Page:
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Climb Up Interceptors and Passive Monitoring Combo - Bad Idea?

(6 posts)
  1. BeastlyThings

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    Posted 1 month ago
    Wed May 17 2017 13:27:26
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    I read in the FAQs that combining Climb Up Interceptors and Passive Monitoring in not a good idea, however it doesn't explain why? I am setting up a monitoring system for a suspected small infestation in one bedroom. Would it be better, from a monitoring perspective, to use both? Can someone explain this?

  2. bed-bugscouk

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    Posted 1 month ago
    Wed May 17 2017 14:42:19
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    Hi,

    The reason why we do not recommend both is that isolating the bed can potentially slow down detection with Passive Monitors which is the opposite of what we want.

    In 2007 we tested treatments with and without isolation and found that isolated beds took longer to clear and took more treatment visits to clear. This is the time that we decided to crack on and develop our own approach because of the field results we observed when testing what was being heavily recommended.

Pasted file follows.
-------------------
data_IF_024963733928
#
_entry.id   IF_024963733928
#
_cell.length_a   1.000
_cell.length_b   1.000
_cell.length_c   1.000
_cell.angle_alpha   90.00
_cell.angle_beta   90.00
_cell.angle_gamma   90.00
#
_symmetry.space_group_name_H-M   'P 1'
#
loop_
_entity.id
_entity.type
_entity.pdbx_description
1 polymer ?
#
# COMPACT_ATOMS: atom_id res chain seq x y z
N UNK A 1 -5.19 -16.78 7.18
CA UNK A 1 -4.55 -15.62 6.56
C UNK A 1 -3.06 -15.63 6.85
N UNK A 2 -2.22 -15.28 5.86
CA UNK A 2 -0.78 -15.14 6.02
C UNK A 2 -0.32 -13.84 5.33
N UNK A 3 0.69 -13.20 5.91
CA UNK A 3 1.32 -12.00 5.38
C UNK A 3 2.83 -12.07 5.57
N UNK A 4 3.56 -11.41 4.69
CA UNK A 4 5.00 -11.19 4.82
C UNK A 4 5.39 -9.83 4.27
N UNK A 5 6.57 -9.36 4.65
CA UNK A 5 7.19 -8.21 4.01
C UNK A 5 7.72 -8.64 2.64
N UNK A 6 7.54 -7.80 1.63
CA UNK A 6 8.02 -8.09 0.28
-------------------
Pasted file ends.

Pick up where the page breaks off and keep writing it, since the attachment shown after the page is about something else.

In short the promise of being bite free came at a cost of having bed bugs for longer and that never really worked for me.

    Using Passive Monitors alone and not isolating the beds means that any bed bugs which are introduced to the room behave normally and will seek a harbourage close to food. As the Passive Monitor provides the optimal harbourage they set up home in there and in doing so start to leave tell tale faecal trace signs on the detection skirt. This enables you to detect them quickly and without having to actually look at an insect itself (something that really helps given the fact that some many people find them anxiety triggering).

    We have also found that from an preventative perspective routine (monthly or weekly if you suspect an issue) can help you to catch the problem quickly enough that an intensive treatment is simply not required, you deep cleanse the room and replace the monitor.

    Its basically how we QA and QC our work in domestic and commercial treatment settings.

    Its an emotive subject and I know I am in the minority in practicing this way but as I have recently written in the new book on bed bugs there are many reasons why isolation does not work on a large scale, least of all the regular maintenance that this approach requires.

    Hope that explains.

    David Cain
    Bed Bugs Limited

    If you have found this information helpful please consider leaving feedback on social media via google+ or FaceBook or by like/loving the images.